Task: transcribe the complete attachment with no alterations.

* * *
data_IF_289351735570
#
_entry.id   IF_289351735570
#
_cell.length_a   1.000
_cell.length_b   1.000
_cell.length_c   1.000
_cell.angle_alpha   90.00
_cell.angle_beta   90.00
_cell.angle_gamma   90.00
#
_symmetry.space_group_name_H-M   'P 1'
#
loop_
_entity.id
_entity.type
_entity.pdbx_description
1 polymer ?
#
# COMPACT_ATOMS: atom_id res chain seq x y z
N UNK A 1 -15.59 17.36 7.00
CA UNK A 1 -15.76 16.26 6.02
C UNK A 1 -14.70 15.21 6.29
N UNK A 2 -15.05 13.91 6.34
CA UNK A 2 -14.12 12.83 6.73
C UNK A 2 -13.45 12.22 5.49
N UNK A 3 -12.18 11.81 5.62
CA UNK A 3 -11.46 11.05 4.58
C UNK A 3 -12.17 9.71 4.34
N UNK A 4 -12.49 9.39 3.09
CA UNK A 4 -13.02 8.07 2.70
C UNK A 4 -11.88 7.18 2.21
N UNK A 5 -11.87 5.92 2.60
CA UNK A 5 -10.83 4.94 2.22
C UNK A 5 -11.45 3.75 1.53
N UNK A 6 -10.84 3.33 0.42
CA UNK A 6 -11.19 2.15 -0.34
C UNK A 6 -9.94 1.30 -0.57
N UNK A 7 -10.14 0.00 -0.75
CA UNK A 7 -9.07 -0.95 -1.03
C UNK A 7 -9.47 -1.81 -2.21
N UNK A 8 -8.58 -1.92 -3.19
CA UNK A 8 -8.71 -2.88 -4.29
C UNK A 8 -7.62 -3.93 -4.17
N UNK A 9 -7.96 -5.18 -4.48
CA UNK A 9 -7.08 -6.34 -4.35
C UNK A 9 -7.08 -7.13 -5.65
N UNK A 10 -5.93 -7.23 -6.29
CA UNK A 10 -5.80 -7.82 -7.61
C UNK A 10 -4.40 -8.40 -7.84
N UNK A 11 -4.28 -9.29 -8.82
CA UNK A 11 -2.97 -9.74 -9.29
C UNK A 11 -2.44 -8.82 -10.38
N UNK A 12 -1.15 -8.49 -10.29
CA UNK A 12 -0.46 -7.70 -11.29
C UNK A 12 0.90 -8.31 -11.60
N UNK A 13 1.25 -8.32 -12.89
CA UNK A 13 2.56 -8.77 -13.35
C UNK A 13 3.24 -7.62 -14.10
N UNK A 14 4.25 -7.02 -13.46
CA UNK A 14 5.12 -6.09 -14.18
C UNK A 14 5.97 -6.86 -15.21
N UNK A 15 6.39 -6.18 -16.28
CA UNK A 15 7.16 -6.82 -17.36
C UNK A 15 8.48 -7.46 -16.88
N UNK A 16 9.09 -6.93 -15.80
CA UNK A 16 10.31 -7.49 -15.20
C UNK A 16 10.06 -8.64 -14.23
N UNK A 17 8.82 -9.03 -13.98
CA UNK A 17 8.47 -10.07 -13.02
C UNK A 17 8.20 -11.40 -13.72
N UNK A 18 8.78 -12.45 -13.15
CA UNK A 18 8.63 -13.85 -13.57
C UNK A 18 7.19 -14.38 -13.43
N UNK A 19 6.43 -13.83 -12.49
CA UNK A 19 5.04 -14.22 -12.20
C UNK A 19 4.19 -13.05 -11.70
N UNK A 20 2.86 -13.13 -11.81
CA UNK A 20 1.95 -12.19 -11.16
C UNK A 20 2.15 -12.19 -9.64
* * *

data_IF_289351735570
#
_entry.id   IF_289351735570
#
_cell.length_a   1.000
_cell.length_b   1.000
_cell.length_c   1.000
_cell.angle_alpha   90.00
_cell.angle_beta   90.00
_cell.angle_gamma   90.00
#
_symmetry.space_group_name_H-M   'P 1'
#
loop_
_entity.id
_entity.type
_entity.pdbx_description
1 polymer ?
#
# COMPACT_ATOMS: atom_id res chain seq x y z
N UNK A 1 -15.59 17.36 7.00
CA UNK A 1 -15.76 16.26 6.02
C UNK A 1 -14.70 15.21 6.29
N UNK A 2 -15.05 13.91 6.34
CA UNK A 2 -14.12 12.83 6.73
C UNK A 2 -13.45 12.22 5.49
N UNK A 3 -12.18 11.81 5.62
CA UNK A 3 -11.46 11.05 4.58
C UNK A 3 -12.17 9.71 4.34
N UNK A 4 -12.49 9.39 3.09
CA UNK A 4 -13.02 8.07 2.70
C UNK A 4 -11.88 7.18 2.21
N UNK A 5 -11.87 5.92 2.60
CA UNK A 5 -10.83 4.94 2.22
C UNK A 5 -11.45 3.75 1.53
N UNK A 6 -10.84 3.33 0.42
CA UNK A 6 -11.19 2.15 -0.34
C UNK A 6 -9.94 1.30 -0.57
N UNK A 7 -10.14 0.00 -0.75
CA UNK A 7 -9.07 -0.95 -1.03
C UNK A 7 -9.47 -1.81 -2.21
N UNK A 8 -8.58 -1.92 -3.19
CA UNK A 8 -8.71 -2.88 -4.29
C UNK A 8 -7.62 -3.93 -4.17
N UNK A 9 -7.96 -5.18 -4.48
CA UNK A 9 -7.08 -6.34 -4.35
C UNK A 9 -7.08 -7.13 -5.65
N UNK A 10 -5.93 -7.23 -6.29
CA UNK A 10 -5.80 -7.82 -7.61
C UNK A 10 -4.40 -8.40 -7.84
N UNK A 11 -4.28 -9.29 -8.82
CA UNK A 11 -2.97 -9.74 -9.29
C UNK A 11 -2.44 -8.82 -10.38
N UNK A 12 -1.15 -8.49 -10.29
CA UNK A 12 -0.46 -7.70 -11.29
C UNK A 12 0.90 -8.31 -11.60
N UNK A 13 1.25 -8.32 -12.89
CA UNK A 13 2.56 -8.77 -13.35
C UNK A 13 3.24 -7.62 -14.10
N UNK A 14 4.25 -7.02 -13.46
CA UNK A 14 5.12 -6.09 -14.18
C UNK A 14 5.97 -6.86 -15.21
N UNK A 15 6.39 -6.18 -16.28
CA UNK A 15 7.16 -6.82 -17.36
C UNK A 15 8.48 -7.46 -16.88
N UNK A 16 9.09 -6.93 -15.80
CA UNK A 16 10.31 -7.49 -15.20
C UNK A 16 10.06 -8.64 -14.23
N UNK A 17 8.82 -9.03 -13.98
CA UNK A 17 8.47 -10.07 -13.02
C UNK A 17 8.20 -11.40 -13.72
N UNK A 18 8.78 -12.45 -13.15
CA UNK A 18 8.63 -13.85 -13.57
C UNK A 18 7.19 -14.38 -13.43
N UNK A 19 6.43 -13.83 -12.49
CA UNK A 19 5.04 -14.22 -12.20
C UNK A 19 4.19 -13.05 -11.70
N UNK A 20 2.86 -13.13 -11.81
CA UNK A 20 1.95 -12.19 -11.16
C UNK A 20 2.15 -12.19 -9.64